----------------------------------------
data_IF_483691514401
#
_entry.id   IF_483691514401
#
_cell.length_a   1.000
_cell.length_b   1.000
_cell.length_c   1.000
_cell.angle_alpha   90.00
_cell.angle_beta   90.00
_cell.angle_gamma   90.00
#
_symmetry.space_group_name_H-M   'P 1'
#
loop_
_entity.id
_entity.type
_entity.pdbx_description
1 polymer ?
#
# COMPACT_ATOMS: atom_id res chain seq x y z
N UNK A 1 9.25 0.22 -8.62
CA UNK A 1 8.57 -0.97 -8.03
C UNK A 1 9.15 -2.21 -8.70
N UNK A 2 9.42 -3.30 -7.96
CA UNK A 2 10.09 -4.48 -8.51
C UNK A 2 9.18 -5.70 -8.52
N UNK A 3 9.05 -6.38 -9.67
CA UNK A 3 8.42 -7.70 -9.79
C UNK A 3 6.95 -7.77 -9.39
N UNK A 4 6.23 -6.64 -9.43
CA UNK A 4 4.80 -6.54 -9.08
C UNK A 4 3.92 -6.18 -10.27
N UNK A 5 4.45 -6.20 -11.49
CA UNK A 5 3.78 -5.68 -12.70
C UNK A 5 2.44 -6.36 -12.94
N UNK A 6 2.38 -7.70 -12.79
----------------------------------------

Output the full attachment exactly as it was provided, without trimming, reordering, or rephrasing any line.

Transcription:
data_IF_483691514401
#
_entry.id   IF_483691514401
#
_cell.length_a   1.000
_cell.length_b   1.000
_cell.length_c   1.000
_cell.angle_alpha   90.00
_cell.angle_beta   90.00
_cell.angle_gamma   90.00
#
_symmetry.space_group_name_H-M   'P 1'
#
loop_
_entity.id
_entity.type
_entity.pdbx_description
1 polymer ?
#
# COMPACT_ATOMS: atom_id res chain seq x y z
N UNK A 1 9.25 0.22 -8.62
CA UNK A 1 8.57 -0.97 -8.03
C UNK A 1 9.15 -2.21 -8.70
N UNK A 2 9.42 -3.30 -7.96
CA UNK A 2 10.09 -4.48 -8.51
C UNK A 2 9.18 -5.70 -8.52
N UNK A 3 9.05 -6.38 -9.67
CA UNK A 3 8.42 -7.70 -9.79
C UNK A 3 6.95 -7.77 -9.39
N UNK A 4 6.23 -6.64 -9.43
CA UNK A 4 4.80 -6.54 -9.08
C UNK A 4 3.92 -6.18 -10.27
N UNK A 5 4.45 -6.20 -11.49
CA UNK A 5 3.78 -5.68 -12.70
C UNK A 5 2.44 -6.36 -12.94
N UNK A 6 2.38 -7.70 -12.79